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Archive for April, 2009

We were ready to leave Taipei and get some green views and less scooters. We got green; scooters stayed with us.

On the day we arrived in Taipei we wandered to the train station to try and score tickets. We traipsed up to the information desk ready to receive no information whatsoever and were quite aghast to find the most helpful and friendly woman ever to grace customer services. She pointed us in the right direction to get tickets and said she would join us if she wasn’t busy. Yeah right sista, see you in hell!
You could have bowled us over with a feather when she appeared behind the ticket clerk to let her know what we wanted. Excellent service and the first time ever I have received actual information from an information desk.

Three hours later on a pretty uneventful train journey and we arrived in Hualien. A very quiet, very untouristy little town where it is said tourists use as a base to tour Taroko Gorge. Well we were doing that and we could not see any other tourist in the near vicinity. Luckily our little hotel, C’est Jeune, spoke English and arrange a taxi dude to take us to the Gorge and let us do our walking whenever we wanted. I wanted to whale watch but alas the whales don’t take guests until late May. Boo!


We strolled to the coastline to see the Pacific Ocean come in after it’s long journey. Bit more effort buddy!

So Taroko Gorge is like The Grand Canyon in reverse. You drive though and cliffs rise up on each side to a dizzying height. It really is quite spectacular. There are a couple of 2km walks along the road which we took and the taxi picked us up at the end. Perfect set up; we saw a lot of tour buses and it was good to skirt around them.


The start of the The Taroko National Park


First stop was the Eternal Shrine which is a little shrine surrounded by cliffs and alongside a waterfall fed by a natural spring. You have to saunter over this bridge to get to it.


The shrine, the waterfall, the mountains.

Next stop was a 2km walk through the Swallow Grotto; named after the little ass-hats that live there and swoop down on top of your head every few seconds. Nice place they got though!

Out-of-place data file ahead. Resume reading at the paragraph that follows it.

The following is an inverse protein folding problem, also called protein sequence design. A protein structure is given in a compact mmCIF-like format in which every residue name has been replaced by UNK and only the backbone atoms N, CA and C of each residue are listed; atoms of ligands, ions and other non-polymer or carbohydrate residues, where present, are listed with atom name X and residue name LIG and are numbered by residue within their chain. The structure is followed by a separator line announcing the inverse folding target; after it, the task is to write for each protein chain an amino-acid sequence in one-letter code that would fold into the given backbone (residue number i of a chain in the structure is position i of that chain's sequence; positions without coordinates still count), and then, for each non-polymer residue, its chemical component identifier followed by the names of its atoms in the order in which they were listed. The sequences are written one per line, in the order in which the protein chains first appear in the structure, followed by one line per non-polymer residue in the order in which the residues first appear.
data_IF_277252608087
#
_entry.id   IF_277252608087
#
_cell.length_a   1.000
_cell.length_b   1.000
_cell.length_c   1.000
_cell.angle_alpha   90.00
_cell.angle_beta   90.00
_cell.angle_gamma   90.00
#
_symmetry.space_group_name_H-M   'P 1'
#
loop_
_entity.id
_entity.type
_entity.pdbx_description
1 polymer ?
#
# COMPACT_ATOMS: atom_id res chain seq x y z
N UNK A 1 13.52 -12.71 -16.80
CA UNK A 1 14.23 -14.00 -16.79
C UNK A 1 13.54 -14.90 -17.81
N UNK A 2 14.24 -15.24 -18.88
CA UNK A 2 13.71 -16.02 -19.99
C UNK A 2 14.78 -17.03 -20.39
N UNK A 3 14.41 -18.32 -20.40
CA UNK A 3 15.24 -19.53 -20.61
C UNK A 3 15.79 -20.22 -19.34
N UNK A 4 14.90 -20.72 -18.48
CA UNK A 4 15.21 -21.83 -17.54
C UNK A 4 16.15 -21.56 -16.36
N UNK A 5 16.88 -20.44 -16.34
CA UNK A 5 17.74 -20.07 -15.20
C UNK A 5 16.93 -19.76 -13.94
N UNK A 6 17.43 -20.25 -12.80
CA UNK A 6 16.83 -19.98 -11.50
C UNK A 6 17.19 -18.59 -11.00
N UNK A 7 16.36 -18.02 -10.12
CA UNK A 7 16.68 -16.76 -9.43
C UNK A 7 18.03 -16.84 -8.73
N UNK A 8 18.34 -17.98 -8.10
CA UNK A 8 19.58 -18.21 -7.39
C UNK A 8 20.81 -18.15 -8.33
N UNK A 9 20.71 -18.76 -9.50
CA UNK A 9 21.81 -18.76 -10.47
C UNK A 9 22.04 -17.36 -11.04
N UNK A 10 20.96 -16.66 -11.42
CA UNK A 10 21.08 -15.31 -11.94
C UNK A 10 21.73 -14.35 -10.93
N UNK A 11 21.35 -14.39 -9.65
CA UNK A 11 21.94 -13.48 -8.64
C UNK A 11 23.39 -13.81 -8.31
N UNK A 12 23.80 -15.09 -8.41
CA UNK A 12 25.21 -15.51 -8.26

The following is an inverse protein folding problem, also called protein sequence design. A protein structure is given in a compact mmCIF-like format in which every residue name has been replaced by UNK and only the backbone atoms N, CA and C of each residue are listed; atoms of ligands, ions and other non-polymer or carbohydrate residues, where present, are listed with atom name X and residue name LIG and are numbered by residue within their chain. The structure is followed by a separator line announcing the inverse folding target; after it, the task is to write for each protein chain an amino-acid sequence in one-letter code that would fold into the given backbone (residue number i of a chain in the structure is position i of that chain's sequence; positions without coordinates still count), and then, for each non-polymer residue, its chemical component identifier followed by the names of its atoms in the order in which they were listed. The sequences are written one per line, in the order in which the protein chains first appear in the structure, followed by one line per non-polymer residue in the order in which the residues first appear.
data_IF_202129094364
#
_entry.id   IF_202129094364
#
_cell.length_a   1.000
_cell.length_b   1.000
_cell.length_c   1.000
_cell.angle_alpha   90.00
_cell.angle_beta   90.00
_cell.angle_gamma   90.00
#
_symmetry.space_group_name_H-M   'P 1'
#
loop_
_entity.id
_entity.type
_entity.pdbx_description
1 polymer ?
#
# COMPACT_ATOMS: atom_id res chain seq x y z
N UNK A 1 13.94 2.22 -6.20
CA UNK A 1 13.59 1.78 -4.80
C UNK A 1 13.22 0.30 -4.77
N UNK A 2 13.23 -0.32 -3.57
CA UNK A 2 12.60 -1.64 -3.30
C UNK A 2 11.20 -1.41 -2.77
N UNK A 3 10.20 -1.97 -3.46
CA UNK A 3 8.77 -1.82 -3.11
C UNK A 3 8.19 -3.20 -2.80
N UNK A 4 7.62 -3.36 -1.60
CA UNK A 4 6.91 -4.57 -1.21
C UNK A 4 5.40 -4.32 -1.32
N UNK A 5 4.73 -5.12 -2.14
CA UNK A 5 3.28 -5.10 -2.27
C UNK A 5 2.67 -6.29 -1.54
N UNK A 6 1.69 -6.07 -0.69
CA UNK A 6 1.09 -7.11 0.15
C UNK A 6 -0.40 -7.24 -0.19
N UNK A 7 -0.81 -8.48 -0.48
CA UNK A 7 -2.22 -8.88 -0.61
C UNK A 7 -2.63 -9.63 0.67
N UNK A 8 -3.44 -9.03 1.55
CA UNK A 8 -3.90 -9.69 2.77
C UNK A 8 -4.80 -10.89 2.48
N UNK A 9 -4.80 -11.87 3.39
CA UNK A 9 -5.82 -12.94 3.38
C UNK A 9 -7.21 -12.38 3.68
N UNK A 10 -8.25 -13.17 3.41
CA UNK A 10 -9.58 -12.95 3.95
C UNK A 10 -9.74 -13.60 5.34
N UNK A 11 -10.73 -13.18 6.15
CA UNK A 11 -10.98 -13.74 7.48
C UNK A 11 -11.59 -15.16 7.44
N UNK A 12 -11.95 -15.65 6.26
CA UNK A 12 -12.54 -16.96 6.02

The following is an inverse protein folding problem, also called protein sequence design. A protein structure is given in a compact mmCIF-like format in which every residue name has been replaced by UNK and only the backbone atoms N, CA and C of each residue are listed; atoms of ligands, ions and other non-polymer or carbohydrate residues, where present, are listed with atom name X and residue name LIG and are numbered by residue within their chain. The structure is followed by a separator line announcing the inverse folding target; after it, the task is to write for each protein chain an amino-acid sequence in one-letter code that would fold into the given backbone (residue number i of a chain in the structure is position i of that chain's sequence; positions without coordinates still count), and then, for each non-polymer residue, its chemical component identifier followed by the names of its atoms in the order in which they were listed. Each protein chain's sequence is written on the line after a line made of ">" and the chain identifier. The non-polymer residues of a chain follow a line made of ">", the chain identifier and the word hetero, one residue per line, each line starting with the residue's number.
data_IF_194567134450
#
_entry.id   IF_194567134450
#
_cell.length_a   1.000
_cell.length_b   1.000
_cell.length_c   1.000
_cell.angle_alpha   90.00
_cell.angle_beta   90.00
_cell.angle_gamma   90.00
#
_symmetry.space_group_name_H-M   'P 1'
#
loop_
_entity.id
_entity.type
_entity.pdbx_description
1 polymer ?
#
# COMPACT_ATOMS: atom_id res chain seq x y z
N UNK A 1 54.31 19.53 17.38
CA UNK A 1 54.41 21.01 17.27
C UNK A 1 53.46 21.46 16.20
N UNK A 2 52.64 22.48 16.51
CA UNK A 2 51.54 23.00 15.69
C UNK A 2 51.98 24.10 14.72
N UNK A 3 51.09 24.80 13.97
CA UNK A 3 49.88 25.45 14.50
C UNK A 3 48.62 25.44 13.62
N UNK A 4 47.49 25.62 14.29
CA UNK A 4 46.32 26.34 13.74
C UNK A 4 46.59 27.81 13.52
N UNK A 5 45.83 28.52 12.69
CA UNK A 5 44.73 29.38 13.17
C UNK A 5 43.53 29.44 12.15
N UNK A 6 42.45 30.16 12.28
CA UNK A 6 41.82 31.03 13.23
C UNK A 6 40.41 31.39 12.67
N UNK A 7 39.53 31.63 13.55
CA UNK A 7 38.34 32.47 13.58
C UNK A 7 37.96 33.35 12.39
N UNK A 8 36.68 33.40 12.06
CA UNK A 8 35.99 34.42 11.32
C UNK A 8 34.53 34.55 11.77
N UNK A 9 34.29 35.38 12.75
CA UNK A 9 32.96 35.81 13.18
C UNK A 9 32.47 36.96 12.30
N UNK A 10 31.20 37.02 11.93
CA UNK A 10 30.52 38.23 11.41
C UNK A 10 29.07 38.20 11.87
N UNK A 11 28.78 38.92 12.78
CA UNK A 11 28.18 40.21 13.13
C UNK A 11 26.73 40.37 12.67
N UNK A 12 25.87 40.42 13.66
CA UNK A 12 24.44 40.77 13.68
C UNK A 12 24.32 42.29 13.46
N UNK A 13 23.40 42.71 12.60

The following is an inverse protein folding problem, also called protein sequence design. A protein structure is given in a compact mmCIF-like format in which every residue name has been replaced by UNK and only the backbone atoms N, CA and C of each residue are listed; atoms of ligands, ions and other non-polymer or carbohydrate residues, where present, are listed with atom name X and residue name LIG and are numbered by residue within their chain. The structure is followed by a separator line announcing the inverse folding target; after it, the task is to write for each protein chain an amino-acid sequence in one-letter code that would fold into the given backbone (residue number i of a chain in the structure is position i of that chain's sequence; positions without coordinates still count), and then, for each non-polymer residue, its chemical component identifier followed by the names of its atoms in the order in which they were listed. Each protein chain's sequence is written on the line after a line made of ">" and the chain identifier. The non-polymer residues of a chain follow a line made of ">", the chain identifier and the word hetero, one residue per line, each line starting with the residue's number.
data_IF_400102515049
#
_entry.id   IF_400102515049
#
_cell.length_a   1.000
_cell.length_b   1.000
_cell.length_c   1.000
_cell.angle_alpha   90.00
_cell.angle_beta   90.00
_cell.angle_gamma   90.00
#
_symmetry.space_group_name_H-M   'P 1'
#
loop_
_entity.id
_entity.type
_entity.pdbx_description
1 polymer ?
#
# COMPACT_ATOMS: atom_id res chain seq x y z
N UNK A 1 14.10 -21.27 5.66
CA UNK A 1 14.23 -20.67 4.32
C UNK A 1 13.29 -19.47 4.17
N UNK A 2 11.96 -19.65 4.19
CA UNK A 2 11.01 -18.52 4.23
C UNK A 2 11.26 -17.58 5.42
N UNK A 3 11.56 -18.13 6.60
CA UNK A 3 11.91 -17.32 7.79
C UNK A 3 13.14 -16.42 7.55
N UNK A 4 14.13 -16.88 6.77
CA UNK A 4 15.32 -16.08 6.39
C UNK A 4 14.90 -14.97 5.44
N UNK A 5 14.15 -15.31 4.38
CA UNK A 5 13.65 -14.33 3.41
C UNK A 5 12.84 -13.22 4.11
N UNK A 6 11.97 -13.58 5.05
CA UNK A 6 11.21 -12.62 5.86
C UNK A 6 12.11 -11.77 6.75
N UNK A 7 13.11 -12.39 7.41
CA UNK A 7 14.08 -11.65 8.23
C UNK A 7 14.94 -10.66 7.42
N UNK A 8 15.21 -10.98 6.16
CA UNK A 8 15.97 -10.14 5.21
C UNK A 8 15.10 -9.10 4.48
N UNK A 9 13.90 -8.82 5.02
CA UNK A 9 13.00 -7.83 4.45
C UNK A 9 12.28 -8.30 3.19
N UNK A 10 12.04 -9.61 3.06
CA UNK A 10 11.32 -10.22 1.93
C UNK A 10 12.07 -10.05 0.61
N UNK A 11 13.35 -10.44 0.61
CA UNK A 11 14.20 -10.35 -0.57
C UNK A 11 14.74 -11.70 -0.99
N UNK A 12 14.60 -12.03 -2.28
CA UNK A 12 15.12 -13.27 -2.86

One of the revamped rope bridges the aborigines here would use to get places.

So this swallow grotto walk was along a road cut in to a cliff with the river down below and more cliffs facing you. There were fantastic markings and patterns on the cliffs due to water running through during the ages. I could divulge more scientific nuggets of fact about lithostratigraphy but I won’t.

Those rocks on the river bed were massive.


Our taxi and Mr. Pong await.

Next little 2km walk that the taxi dropped us off at was the cave of nine turns (I didn’t count). More cool scenery.


At times you couldn’t see the sky for the cliffs like in this instance.


It’s hard to get across the immensity of the cliffs without a human comparison.

So after these walks we were getting hungry and after an unsuccessful stop at some god awful tourist trap we soldiered on. The next stop Pong wanted us to see was a nice little Buddhist temple up a little hill. Okay we can do that. Little did we know that divine intervention was driving us up those steps


An ornate bridge on the way


On the way up to the temple; just don’t look at it at an angle and everything will be fine. Move along.

So up we go to the temple and don’t really make it that far because a nice young lady with good English asks us if we want any lunch. yeah, let’s see what you got..”Only vegetarian” she says cheerily which was great news altogether (well for one of us) so we decided to eat there and then and hoped that our taxi driver knows what has happened us.


It was delicious. Best meal in Taiwan. That’s from a meat eater.

So after that lovely little stop our taxi driver droe us back the way we came for there was another little 2km walk along the river bank at the start of the park. Suited us fine.

Oh before that he thought we would like to dice with death and walk along a rope bridge. Mad the railings were low when you got to the middle.

And although I proclaim at the end of the clip “Taroko Gorge” like a triumphant adventurist it really isn’t the Taroko Gorge, there is another couple of thousand square miles of it around us. This part is actually a bit lame, but hey it’s a rope bridge and the closest I get to being Indiana Jones.

Some pics from our last walk.


Strange eerie blue green colour in the water.

And our lovely trip to Taroko Gorge was then done! We stopped off at a beach on the way back…..

….for whatever reason, then we were back in Hualien for the night. It was a struggle in Hualien to find something to do (even to find somewhere to have a drink), so we resorted to unquestionable tactics to grab a bite to eat. Not a word.
It was actually the first place I had been where not anything in any shop or cafe was in English, it was interesting to say the least and good prep for our future trips to mainland China.

So we ended up in Taipei the next day to grab a plane back here. Honkers. Tight, squeezed in, hectic but ever so convenient Honkers. I missed it.

That concludes a condensed review of our trip. Hopefully I can pull some Honkers related material out of my head soon. I have an idea…it involves food…